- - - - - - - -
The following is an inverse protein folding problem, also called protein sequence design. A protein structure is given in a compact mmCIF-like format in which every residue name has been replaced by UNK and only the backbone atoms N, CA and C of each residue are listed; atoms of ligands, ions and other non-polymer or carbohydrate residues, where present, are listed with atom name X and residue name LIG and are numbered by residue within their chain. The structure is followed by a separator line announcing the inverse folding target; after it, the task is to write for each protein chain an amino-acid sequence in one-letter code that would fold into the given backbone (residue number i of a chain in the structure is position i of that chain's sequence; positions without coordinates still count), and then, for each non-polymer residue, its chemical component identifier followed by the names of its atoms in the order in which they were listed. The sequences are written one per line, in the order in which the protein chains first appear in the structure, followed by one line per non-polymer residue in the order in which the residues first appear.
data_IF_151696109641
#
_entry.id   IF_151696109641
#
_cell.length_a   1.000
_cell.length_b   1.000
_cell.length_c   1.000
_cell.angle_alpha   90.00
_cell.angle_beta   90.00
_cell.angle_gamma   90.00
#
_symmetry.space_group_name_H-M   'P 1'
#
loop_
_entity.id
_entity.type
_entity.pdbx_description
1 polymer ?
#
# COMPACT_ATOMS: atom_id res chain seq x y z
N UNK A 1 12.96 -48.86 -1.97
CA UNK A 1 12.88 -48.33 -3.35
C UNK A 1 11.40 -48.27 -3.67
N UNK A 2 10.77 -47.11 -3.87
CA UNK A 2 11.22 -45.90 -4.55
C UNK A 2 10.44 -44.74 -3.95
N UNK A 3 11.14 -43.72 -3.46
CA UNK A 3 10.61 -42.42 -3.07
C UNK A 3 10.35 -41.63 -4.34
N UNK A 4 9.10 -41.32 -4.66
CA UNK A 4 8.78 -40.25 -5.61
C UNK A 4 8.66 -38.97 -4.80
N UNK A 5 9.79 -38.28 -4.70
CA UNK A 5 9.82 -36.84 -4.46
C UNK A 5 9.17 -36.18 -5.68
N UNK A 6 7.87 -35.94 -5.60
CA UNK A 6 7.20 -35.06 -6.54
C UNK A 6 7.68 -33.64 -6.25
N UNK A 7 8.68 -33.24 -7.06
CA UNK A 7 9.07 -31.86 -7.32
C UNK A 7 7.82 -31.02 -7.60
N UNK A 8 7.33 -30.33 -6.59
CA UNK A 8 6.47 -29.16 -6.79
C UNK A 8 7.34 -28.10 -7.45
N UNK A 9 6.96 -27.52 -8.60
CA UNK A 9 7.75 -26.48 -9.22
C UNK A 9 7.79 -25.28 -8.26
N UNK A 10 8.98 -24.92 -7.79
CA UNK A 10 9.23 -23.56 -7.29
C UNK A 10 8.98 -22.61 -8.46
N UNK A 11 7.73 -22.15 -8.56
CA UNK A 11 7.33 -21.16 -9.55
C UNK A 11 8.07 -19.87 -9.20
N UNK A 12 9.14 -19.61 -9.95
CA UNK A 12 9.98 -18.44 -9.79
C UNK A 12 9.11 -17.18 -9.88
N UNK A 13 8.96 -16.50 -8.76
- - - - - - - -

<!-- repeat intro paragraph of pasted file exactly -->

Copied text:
The following is an inverse protein folding problem, also called protein sequence design. A protein structure is given in a compact mmCIF-like format in which every residue name has been replaced by UNK and only the backbone atoms N, CA and C of each residue are listed; atoms of ligands, ions and other non-polymer or carbohydrate residues, where present, are listed with atom name X and residue name LIG and are numbered by residue within their chain. The structure is followed by a separator line announcing the inverse folding target; after it, the task is to write for each protein chain an amino-acid sequence in one-letter code that would fold into the given backbone (residue number i of a chain in the structure is position i of that chain's sequence; positions without coordinates still count), and then, for each non-polymer residue, its chemical component identifier followed by the names of its atoms in the order in which they were listed. The sequences are written one per line, in the order in which the protein chains first appear in the structure, followed by one line per non-polymer residue in the order in which the residues first appear.